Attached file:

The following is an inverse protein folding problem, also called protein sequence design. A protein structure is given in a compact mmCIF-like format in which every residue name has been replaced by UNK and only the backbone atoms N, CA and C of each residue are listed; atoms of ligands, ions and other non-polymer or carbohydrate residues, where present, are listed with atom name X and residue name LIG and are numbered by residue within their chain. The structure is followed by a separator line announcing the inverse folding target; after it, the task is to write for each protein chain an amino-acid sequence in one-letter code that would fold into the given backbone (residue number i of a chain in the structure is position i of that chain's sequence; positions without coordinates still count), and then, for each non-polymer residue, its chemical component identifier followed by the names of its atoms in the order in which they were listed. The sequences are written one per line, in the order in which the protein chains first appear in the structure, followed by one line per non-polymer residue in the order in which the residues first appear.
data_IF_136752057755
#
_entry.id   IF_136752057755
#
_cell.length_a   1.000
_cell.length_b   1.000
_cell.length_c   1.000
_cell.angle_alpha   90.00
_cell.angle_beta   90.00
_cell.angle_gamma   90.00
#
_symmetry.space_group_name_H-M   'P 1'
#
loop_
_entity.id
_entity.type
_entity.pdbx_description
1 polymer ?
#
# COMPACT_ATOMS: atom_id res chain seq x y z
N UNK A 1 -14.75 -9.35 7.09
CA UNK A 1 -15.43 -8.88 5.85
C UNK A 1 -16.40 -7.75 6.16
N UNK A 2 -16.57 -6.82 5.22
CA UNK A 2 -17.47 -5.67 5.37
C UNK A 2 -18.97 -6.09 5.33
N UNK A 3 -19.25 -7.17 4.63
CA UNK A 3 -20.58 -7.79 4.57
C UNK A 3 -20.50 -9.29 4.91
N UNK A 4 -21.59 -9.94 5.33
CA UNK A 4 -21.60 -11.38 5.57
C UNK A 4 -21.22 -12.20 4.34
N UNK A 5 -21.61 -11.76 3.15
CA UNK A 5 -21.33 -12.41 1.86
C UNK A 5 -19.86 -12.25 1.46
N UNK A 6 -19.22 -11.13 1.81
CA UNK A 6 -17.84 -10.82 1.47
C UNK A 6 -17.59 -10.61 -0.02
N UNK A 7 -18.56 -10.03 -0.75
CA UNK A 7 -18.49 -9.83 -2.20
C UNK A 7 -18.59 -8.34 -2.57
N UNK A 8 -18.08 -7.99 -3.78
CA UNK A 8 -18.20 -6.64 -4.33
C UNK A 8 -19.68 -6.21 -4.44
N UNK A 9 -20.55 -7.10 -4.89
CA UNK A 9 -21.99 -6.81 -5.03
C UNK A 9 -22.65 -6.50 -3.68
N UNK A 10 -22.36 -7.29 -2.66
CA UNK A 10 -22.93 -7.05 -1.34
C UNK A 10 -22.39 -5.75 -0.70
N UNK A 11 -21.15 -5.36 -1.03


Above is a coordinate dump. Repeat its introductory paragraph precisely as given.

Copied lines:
The following is an inverse protein folding problem, also called protein sequence design. A protein structure is given in a compact mmCIF-like format in which every residue name has been replaced by UNK and only the backbone atoms N, CA and C of each residue are listed; atoms of ligands, ions and other non-polymer or carbohydrate residues, where present, are listed with atom name X and residue name LIG and are numbered by residue within their chain. The structure is followed by a separator line announcing the inverse folding target; after it, the task is to write for each protein chain an amino-acid sequence in one-letter code that would fold into the given backbone (residue number i of a chain in the structure is position i of that chain's sequence; positions without coordinates still count), and then, for each non-polymer residue, its chemical component identifier followed by the names of its atoms in the order in which they were listed. The sequences are written one per line, in the order in which the protein chains first appear in the structure, followed by one line per non-polymer residue in the order in which the residues first appear.